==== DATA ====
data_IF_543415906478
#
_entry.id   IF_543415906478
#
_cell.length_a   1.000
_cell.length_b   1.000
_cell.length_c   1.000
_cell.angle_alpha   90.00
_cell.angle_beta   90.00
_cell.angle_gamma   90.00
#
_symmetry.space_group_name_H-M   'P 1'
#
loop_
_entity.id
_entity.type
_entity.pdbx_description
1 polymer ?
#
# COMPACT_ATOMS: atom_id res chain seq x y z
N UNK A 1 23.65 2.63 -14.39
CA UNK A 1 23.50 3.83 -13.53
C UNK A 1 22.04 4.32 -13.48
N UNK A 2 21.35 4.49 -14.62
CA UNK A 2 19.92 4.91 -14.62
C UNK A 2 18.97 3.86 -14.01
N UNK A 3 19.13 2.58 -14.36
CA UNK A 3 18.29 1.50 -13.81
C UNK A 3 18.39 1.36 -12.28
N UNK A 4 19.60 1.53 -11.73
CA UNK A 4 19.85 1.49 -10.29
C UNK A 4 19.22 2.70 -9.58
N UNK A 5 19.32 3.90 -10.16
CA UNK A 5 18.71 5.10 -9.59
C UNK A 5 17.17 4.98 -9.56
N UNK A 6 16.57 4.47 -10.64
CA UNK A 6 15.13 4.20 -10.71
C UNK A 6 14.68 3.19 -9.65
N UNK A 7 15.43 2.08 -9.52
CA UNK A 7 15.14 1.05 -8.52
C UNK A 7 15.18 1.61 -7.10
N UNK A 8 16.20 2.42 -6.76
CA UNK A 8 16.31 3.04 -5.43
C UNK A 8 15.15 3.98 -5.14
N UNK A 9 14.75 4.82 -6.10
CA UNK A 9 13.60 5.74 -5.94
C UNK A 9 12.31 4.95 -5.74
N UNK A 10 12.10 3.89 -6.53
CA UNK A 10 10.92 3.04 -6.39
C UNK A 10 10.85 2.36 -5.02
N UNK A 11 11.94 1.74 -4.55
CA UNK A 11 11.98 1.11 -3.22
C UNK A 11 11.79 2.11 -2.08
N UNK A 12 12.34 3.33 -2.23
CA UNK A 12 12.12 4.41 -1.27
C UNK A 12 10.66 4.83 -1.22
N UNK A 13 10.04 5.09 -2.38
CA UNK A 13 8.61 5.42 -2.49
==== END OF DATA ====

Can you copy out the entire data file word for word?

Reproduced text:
data_IF_543415906478
#
_entry.id   IF_543415906478
#
_cell.length_a   1.000
_cell.length_b   1.000
_cell.length_c   1.000
_cell.angle_alpha   90.00
_cell.angle_beta   90.00
_cell.angle_gamma   90.00
#
_symmetry.space_group_name_H-M   'P 1'
#
loop_
_entity.id
_entity.type
_entity.pdbx_description
1 polymer ?
#
# COMPACT_ATOMS: atom_id res chain seq x y z
N UNK A 1 23.65 2.63 -14.39
CA UNK A 1 23.50 3.83 -13.53
C UNK A 1 22.04 4.32 -13.48
N UNK A 2 21.35 4.49 -14.62
CA UNK A 2 19.92 4.91 -14.62
C UNK A 2 18.97 3.86 -14.01
N UNK A 3 19.13 2.58 -14.36
CA UNK A 3 18.29 1.50 -13.81
C UNK A 3 18.39 1.36 -12.28
N UNK A 4 19.60 1.53 -11.73
CA UNK A 4 19.85 1.49 -10.29
C UNK A 4 19.22 2.70 -9.58
N UNK A 5 19.32 3.90 -10.16
CA UNK A 5 18.71 5.10 -9.59
C UNK A 5 17.17 4.98 -9.56
N UNK A 6 16.57 4.47 -10.64
CA UNK A 6 15.13 4.20 -10.71
C UNK A 6 14.68 3.19 -9.65
N UNK A 7 15.43 2.08 -9.52
CA UNK A 7 15.14 1.05 -8.52
C UNK A 7 15.18 1.61 -7.10
N UNK A 8 16.20 2.42 -6.76
CA UNK A 8 16.31 3.04 -5.43
C UNK A 8 15.15 3.98 -5.14
N UNK A 9 14.75 4.82 -6.10
CA UNK A 9 13.60 5.74 -5.94
C UNK A 9 12.31 4.95 -5.74
N UNK A 10 12.10 3.89 -6.53
CA UNK A 10 10.92 3.04 -6.39
C UNK A 10 10.85 2.36 -5.02
N UNK A 11 11.94 1.74 -4.55
CA UNK A 11 11.98 1.11 -3.22
C UNK A 11 11.79 2.11 -2.08
N UNK A 12 12.34 3.33 -2.23
CA UNK A 12 12.12 4.41 -1.27
C UNK A 12 10.66 4.83 -1.22
N UNK A 13 10.04 5.09 -2.38
CA UNK A 13 8.61 5.42 -2.49